Roaches, Mold 'Shock' Governor As He Tours NYCHA Home

NEW YORK, NY — Gov. Andrew Cuomo ordered a state investigation of the New York City Housing Authority on Monday after touring a moldy, roach-infested apartment in the Bronx. The state Department of Health will investigate mold, lead paint and other "public health hazards" in NYCHA complexes in the latest probe of the beleaguered agency, state officials said.

Cuomo and Dr. Howard Zucker, the state health commissioner, announced the probe after they saw conditions Zucker called "shameful and potentially dangerous" on a tour of Jeffrey Blyther's apartment at the Jackson Houses in the Bronx.

The officials saw evidence of mold, cabinets filled with cockroaches, potentially dangerous paint peeling from the walls and a ceiling that looked like it was collapsing. Blyther, a 42-year-old with cerebral palsy, shares the apartment with his two children and his 14-month-old grandson, Jessie.

"It is disgusting, it's uninhabitable and it is just shocking that in New York State, we would have people who are subjected to these conditions," Cuomo said Monday morning at a news conferenceoutside the Jackson House. "And on behalf of the people of the state, I apologize to the NYCHA residents, because they deserve better, and they'll get better."

Cuomo also took a step toward declaring a state of emergency for NYCHA by asking for input from Mayor Bill de Blasio's office and the City Council on what provisions such a declaration should include. The governor will issue a declaration on his own if local officials don't make recommendations by April 1, he said.

In his his latest fusillade against de Blasio and NYCHA, Cuomo blamed the "upsetting and disturbing" conditions he saw on the housing authority's failed management, saying NYCHA's tangled bureacracy means money is spent and repairs are made too slowly.

He expressed support for legislation that would let NYCHA use the "design-build" contracting method, which would move construction projects along more quickly.

But a state of emergency is part of the answer, too, Cuomo said — it would allow for an independent manager or monitor to oversee needed work, or even let the state fully take over NYCHA. Cuomo wants to hear initial feedback on what a state of emergency should entail from City Council members in Albany tomorrow, he said.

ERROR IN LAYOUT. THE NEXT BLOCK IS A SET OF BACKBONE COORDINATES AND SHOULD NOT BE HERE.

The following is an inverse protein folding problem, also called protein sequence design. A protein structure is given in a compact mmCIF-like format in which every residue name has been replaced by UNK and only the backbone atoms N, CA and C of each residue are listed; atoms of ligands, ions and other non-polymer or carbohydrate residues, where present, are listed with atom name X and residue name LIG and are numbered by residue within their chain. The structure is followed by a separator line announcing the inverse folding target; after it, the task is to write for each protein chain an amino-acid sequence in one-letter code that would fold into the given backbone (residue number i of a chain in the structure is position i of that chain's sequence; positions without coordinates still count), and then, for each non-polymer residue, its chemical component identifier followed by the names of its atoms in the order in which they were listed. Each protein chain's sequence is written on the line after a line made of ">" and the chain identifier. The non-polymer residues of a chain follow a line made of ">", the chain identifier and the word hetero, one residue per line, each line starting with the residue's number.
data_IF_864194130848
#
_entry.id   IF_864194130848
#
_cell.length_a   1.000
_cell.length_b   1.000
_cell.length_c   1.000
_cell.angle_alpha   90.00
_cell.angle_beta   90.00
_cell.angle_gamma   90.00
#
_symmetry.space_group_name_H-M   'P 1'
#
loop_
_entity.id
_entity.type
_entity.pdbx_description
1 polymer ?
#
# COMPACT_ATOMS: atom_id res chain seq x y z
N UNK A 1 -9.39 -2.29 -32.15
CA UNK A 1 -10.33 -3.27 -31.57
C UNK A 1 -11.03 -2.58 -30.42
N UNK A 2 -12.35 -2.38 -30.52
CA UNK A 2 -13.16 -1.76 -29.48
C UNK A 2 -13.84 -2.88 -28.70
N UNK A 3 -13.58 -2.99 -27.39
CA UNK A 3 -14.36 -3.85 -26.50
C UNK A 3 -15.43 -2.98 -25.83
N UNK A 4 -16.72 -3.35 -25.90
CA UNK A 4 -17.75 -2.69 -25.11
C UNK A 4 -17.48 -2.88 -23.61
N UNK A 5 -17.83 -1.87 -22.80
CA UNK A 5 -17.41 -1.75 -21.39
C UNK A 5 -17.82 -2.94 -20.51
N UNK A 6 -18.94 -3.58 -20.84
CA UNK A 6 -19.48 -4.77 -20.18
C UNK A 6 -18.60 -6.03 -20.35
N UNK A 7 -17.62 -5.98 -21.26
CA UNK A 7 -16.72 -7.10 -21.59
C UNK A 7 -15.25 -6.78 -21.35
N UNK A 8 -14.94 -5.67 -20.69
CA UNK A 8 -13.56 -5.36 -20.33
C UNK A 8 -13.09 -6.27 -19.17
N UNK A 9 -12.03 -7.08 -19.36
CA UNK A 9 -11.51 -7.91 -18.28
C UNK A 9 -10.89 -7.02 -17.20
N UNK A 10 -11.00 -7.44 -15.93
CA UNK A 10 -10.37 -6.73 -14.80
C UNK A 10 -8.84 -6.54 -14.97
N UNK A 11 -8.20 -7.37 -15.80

"We need a new management solution that bypasses the NYCHA bureaucracy," Cuomo said.

Cuomo has become increasingly aggressive toward de Blasio's handling of NYCHA since revelations of the agency's four-year lapse in legally mandated lead inspections and systemic heating outages this winter.

The investigation and preparations for a state of emergency are the latest episode in Cuomo's feud with de Blasio, his political nemesis and fellow Democrat. The governor decided to set foot in a NYCHA building on a day when the mayor was away in Austin, Texas and Washington, D.C.

Speaking in the mayor's stead after Cuomo's tour, two of de Blasio's deputy mayors, Dean Fuleihan and Alicia Glen, told reporters the state needs to give NYCHA the $200 million it promised and let the agency use the design-build method. But they reportedly did notcomment explicitly on whether they support or oppose a state of emergency.

Cuomo's "disingenous" criticisms of NYCHA's efforts to fix heating systems show he doesn't understand how complex the housing authority's needs are, Glen, the deputy mayor for housing and economic development, reportedly said.

"You know what he can do? He could also give us another $200 million so we can continue to go down the list and hit more and more developments and give the kind of necessary heating plant upgrades that we need," Glen said, according to a video from the deputy mayors' City Hall news conference.

NYCHA submitted a plan in November to spend the $200 million allocated to it in the current state budget. The plan includes $100 million in boiler fixes at 11 developments and $100 million worth of elevator upgrades at 11 complexes.

Cuomo's office said the plan was incomplete, and state officials continue to meet with NYCHA about remaining issues, including the state's desire that the work get done in a year. But the state's questions don't "impede them from releasing this money and getting work underway," de Blasio spokeswoman Olivia Lapeyrolerie said in an email.

Cuomo, though, said the state has no obligaton to fund NYCHA, adding that money isn't the answer when it can't be spent efficiently.

The Cuomo administration's investigation of NYCHA is not the only recent probe the housing authority has faced.

The city Department of Investigation revealed in November that NYCHA failed to check apartments for lead paint for four years but falsely told federal officials the inspections had been done. NYCHA's lead-testing practices also sparked a separate probe by federal prosecutors.

City Comptroller Scott Stringer announced an audit of NYCHA's heating systems in January after thousands of tenants lost heat and hot water during a major snowstorm that month.

The housing authority also faces a lawsuit from the Citywide Council of Presidents, a group of tenant leaders.

Original Article